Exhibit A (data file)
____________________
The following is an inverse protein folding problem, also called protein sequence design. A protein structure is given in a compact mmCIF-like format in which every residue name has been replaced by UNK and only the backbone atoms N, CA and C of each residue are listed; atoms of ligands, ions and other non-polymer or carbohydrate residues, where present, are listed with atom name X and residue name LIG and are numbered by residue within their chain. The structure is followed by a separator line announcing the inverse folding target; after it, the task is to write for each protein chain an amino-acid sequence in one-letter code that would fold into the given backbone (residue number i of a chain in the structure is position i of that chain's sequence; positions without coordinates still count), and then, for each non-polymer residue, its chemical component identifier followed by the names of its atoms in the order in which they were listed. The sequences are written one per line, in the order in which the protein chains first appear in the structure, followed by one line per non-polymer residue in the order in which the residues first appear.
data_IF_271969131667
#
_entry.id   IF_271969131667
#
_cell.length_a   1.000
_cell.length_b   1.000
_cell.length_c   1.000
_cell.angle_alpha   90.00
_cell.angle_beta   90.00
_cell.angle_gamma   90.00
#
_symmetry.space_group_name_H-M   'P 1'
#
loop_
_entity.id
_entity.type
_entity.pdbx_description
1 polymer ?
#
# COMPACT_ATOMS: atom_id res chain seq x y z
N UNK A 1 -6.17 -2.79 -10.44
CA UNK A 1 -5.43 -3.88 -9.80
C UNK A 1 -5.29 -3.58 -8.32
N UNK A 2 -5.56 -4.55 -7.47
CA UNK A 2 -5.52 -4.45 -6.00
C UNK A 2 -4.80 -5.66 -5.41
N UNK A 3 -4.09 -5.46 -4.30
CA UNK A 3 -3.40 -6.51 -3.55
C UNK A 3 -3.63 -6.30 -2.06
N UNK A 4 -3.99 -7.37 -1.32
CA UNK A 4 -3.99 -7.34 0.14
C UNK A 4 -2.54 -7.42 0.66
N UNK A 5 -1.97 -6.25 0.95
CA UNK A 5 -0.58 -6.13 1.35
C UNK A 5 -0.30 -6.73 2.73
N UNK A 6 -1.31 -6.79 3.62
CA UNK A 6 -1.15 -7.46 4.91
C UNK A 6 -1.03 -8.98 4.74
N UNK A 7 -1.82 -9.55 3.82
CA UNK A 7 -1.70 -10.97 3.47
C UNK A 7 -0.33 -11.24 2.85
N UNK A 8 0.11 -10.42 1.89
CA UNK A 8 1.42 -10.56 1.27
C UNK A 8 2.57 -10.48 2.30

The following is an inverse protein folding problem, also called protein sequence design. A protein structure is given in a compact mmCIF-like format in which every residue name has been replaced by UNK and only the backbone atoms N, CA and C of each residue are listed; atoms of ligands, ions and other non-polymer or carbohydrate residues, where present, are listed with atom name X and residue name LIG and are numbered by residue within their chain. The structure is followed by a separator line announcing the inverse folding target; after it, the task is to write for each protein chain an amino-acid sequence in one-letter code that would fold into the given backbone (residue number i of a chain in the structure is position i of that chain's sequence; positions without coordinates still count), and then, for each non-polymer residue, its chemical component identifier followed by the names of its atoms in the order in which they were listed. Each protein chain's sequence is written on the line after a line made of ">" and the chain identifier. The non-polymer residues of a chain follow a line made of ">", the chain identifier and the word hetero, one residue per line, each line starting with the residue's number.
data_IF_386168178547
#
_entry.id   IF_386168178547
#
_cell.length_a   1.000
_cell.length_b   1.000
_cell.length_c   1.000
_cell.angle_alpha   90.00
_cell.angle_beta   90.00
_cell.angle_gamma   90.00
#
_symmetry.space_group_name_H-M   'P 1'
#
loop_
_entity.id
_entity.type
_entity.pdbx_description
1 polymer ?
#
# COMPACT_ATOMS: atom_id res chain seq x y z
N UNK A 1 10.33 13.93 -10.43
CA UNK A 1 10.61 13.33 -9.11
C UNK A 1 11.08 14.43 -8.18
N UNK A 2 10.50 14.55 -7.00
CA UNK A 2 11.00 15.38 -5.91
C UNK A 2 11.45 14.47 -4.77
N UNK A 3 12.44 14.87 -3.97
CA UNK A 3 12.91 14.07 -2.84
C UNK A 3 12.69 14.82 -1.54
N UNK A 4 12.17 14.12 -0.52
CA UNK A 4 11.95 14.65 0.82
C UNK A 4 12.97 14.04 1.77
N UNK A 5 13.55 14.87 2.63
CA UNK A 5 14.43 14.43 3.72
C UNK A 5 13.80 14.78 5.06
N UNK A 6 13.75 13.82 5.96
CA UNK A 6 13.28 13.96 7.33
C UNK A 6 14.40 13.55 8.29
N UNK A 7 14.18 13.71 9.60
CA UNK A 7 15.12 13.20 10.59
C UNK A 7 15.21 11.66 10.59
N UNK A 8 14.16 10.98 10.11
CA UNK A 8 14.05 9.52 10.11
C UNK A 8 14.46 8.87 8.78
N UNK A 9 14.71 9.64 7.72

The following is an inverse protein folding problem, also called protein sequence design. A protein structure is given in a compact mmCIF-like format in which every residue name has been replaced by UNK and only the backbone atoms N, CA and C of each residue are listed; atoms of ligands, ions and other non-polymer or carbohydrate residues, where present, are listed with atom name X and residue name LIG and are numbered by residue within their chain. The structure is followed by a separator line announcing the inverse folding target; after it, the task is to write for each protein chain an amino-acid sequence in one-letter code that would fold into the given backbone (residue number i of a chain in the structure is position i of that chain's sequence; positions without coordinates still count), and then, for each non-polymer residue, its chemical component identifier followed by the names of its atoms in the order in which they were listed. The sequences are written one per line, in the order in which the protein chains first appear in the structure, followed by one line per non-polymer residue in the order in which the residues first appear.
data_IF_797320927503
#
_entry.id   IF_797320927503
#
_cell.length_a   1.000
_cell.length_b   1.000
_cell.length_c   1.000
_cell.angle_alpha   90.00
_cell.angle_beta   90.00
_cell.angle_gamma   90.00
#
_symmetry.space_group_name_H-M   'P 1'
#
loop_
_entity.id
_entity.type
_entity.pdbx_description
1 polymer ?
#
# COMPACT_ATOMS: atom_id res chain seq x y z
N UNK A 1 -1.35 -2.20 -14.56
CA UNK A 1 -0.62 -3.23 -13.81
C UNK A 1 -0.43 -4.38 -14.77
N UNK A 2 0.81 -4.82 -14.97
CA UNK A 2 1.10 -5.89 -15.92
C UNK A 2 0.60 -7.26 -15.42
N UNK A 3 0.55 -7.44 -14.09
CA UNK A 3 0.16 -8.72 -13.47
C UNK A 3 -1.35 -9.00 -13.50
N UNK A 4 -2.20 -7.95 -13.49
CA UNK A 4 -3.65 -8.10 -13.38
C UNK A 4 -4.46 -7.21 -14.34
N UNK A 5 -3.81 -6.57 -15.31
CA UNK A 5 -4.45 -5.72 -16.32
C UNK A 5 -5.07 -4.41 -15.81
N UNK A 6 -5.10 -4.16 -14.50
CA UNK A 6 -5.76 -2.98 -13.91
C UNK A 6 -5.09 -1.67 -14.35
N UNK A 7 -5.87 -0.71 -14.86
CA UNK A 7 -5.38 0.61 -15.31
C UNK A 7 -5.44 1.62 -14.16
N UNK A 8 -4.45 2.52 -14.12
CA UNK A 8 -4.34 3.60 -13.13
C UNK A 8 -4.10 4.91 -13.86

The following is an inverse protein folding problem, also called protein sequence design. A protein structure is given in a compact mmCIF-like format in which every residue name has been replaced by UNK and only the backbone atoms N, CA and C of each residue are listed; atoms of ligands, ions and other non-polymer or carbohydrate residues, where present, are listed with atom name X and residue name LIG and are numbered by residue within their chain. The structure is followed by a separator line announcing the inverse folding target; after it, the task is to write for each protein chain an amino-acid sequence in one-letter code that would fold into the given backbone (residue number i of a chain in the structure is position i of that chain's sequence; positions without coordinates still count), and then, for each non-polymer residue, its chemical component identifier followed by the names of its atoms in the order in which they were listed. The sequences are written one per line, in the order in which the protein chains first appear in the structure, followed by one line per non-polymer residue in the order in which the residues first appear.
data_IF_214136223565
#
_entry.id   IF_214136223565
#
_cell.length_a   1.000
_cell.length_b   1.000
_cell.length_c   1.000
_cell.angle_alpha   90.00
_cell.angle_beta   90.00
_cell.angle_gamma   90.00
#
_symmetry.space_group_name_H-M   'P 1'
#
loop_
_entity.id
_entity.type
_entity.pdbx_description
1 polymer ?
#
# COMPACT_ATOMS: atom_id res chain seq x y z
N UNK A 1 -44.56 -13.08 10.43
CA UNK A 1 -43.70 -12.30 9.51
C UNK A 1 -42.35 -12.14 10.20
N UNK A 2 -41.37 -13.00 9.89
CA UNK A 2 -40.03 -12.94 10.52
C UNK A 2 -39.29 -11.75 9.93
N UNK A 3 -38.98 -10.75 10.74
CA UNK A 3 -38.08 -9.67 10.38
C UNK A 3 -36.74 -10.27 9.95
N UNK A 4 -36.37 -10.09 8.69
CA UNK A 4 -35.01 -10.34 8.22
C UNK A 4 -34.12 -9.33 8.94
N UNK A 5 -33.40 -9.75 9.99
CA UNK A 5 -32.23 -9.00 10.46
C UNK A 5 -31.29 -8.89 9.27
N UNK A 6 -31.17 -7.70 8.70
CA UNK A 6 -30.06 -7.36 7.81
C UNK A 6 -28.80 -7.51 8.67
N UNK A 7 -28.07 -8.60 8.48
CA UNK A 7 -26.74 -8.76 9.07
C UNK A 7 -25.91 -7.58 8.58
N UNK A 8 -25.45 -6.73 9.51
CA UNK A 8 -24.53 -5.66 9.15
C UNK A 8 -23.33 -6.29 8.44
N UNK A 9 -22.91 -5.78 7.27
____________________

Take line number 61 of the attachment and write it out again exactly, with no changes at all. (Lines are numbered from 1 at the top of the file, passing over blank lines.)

_entity.id